Child molesters, exhibitionists and rapists have a "surprising number" of biological abnormalities that may help account for their deviant sexual behavior, according to a preliminary study by Johns Hopkins University researchers.
"This raises a lot of questions about the nature of unconventional sexual compulsions," says Dr. Fred S. Berlin. "Early life experiences may be a factor, but there is suggestive evidence that this is not the whole story."
In a preliminary study, Berlin found that 31 out of 41 men diagnosed with sexual disorders had one or more biological abnormalities. Fourteen had elevated levels of the male hormone testosterone, and seven had chromosomal defects, including several with Klinefelter's syndrome. Klinefelter's syndrome is an inherited chromosomal trait. Its possessors have an extra female sex chromosome and appear to be boys, but develop some feminine characteristics at puberty and have lower levels of testosterone.
Testosterone, the hormone which is principally responsible for male sex characteristics at puberty, has been studied primarily by doctors attempting to solve fertility problems and impotence, according to Berlin. Some researchers have claimed that high levels of testosterone are linked to aggression, but these statements have not been conclusively proved, he said.
Klinefelter's syndrome, first described in 1942, is associated with low levels of testosterone. Although it has been studied by medical researchers, Berlin noted that little is known about the prevalence of sex-related disturbances in this group. He said, however, that in prison populations, there have been observations of a high number of patients with chromosomal disorders, including Klinefelter's syndrome.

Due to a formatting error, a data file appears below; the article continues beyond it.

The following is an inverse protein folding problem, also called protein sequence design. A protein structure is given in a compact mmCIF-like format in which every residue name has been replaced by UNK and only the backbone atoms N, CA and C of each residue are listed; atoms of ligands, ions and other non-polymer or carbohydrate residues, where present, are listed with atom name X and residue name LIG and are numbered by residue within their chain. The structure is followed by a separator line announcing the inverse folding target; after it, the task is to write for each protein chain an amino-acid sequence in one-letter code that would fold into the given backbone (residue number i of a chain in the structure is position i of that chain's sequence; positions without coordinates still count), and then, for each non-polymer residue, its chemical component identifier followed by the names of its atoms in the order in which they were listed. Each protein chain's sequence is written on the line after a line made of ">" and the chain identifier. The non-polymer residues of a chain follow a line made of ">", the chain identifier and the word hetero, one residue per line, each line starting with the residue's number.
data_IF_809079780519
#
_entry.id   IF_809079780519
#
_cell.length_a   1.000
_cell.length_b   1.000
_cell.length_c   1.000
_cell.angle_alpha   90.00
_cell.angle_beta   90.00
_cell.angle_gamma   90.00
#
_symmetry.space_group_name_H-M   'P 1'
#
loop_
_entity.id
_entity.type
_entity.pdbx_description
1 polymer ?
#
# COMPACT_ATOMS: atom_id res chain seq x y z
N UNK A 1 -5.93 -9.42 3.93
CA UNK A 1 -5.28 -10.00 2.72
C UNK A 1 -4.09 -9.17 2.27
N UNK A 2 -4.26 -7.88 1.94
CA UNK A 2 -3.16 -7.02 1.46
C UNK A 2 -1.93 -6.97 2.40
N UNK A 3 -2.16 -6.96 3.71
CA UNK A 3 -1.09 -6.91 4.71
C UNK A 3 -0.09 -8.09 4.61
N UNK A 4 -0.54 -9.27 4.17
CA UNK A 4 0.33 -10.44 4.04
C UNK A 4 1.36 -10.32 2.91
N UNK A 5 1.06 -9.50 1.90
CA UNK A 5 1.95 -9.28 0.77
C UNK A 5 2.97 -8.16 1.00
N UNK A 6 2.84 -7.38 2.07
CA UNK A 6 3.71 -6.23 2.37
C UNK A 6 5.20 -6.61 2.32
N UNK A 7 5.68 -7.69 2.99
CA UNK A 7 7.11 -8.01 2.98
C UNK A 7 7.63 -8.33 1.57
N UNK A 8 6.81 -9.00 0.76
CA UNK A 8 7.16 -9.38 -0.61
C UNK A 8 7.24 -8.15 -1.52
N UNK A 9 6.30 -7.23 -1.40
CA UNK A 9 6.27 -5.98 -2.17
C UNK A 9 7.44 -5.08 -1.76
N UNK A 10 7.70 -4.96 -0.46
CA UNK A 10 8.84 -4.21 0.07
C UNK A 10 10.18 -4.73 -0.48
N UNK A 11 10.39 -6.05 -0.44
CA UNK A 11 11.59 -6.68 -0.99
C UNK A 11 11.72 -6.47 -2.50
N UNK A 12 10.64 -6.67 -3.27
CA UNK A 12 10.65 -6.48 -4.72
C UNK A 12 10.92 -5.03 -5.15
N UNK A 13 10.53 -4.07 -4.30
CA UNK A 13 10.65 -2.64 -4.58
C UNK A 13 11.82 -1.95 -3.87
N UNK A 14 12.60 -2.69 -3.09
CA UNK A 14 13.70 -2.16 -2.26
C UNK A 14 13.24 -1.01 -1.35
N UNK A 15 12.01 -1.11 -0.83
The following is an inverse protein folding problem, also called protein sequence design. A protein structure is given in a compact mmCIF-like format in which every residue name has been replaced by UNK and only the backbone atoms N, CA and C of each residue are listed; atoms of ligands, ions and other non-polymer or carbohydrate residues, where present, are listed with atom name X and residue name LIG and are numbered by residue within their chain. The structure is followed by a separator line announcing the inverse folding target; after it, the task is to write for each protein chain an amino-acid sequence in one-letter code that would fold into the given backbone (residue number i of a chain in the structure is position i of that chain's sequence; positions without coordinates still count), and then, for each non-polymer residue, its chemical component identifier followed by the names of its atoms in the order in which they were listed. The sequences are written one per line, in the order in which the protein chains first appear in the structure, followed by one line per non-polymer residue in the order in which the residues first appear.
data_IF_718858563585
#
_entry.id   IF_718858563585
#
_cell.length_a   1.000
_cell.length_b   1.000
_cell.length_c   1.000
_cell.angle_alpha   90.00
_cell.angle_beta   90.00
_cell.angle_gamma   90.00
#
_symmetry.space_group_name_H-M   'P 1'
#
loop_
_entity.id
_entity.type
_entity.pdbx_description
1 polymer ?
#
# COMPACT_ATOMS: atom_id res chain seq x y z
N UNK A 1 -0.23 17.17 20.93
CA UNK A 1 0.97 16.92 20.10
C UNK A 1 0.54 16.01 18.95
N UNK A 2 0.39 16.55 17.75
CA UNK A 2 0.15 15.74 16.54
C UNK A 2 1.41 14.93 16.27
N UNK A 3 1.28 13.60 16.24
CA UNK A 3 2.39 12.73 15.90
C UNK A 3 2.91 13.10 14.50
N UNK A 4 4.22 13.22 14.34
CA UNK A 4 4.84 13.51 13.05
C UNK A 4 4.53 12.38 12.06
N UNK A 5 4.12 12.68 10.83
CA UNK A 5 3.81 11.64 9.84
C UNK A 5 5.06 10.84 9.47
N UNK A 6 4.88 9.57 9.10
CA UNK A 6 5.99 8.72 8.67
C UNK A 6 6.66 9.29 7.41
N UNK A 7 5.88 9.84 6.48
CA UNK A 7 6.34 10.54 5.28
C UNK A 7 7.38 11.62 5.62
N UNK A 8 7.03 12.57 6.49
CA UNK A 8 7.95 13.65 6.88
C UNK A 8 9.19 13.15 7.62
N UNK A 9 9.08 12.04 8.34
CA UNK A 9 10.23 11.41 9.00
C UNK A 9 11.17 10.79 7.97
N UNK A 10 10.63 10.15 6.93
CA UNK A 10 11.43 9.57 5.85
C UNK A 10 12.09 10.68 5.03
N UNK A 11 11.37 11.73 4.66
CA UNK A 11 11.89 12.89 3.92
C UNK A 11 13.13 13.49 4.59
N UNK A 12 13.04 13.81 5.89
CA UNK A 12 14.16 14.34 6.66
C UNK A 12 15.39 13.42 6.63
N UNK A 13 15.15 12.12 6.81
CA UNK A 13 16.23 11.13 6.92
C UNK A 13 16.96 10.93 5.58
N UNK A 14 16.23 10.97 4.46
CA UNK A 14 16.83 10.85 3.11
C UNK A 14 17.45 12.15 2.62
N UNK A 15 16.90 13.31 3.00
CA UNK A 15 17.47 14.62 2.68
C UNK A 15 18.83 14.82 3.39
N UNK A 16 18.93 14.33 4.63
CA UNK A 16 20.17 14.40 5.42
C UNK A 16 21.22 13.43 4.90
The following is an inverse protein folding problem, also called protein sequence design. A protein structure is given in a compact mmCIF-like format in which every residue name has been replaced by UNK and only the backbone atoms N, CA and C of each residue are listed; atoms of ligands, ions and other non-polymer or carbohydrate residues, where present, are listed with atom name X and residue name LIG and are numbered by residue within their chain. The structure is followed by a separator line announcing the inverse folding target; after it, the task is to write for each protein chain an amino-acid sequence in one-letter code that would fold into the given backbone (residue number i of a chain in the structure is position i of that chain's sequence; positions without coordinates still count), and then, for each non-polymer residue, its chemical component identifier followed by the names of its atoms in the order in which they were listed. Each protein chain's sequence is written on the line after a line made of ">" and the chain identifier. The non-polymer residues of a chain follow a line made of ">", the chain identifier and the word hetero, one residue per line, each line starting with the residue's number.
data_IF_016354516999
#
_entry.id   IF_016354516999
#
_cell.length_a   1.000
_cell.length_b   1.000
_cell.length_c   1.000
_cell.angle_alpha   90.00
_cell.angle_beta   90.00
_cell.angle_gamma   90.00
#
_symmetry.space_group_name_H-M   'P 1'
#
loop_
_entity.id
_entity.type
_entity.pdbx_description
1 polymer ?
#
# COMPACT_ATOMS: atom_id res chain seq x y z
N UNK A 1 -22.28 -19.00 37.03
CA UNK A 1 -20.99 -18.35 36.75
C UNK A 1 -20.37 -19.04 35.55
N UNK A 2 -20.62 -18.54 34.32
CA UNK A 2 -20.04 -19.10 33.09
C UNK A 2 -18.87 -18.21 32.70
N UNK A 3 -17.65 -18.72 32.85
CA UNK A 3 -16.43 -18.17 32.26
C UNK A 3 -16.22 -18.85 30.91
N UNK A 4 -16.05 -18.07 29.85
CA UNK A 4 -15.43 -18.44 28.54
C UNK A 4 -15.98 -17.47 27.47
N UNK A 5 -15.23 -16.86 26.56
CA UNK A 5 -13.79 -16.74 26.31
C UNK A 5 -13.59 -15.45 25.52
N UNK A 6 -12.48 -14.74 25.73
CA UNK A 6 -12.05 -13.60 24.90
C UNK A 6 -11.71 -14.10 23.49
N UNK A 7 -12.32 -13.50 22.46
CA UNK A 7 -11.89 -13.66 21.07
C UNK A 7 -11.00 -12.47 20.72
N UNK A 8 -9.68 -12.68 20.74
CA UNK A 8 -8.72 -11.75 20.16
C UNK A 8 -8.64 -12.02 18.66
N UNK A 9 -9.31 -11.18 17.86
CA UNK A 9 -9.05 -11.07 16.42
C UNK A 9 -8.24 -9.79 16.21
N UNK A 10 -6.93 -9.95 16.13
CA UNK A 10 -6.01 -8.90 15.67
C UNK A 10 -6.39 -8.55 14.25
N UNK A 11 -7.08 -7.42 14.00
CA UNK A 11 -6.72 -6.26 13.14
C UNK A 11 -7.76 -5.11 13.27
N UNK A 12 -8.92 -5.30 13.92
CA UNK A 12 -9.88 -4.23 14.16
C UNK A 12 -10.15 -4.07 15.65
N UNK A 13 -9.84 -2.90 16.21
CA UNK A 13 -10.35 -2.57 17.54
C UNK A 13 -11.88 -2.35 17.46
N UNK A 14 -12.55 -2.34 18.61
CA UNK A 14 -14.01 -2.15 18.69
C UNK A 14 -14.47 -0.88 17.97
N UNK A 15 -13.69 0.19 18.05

How these biological characteristics of sex offenders might be related to their offenses, if at all, is so far unknown. But the intriguing results of the preliminary research have led the Hopkins Biosexual Psychohormonal Clinic to launch an unusual large-scale study that will allow researchers to look at the brains of hundreds of male sex offenders.
The Hopkins researchers will take advantage of a new brain-scanning machine that allows scientists to watch regions of the working brain for the first time using PET--or Positron Emission Tomography--an expensive technique available at only a handful of U.S. research centers.
Berlin, a psychiatrist who is co-director of the well-known Hopkins clinic, said that starting next spring he plans to study 25 sex offenders a year over a five-year period and compare them with a control group of heterosexual men. He will see if there are any differences in the way their brains function.
"It is a speculative question, but the PET scanner may give us some answers. It will provide the opportunity to study the brains of people with conventional and unconventional sexual preferences. We will be able to observe brain metabolism under controlled conditions, to see what differences exist."
Berlin spoke today at a science writers' seminar celebrating the opening of a new Center for Psychiatry and the Neurosciences. Hopkins' medical school is one of the first to join research and patient care in psychiatry and neurosciences under one roof.
In addition to PET measurements, the comparative study will use more conventional brain scanning equipment to measure brain structure and sample male and female sex hormone levels, brain electrical activity, and genetic makeup.
In addition to seeking a better understanding of the possible biological contributions to sexual identity, Berlin plans to do a controlled study of the use of drug treatment as a "sexual appetite suppressant."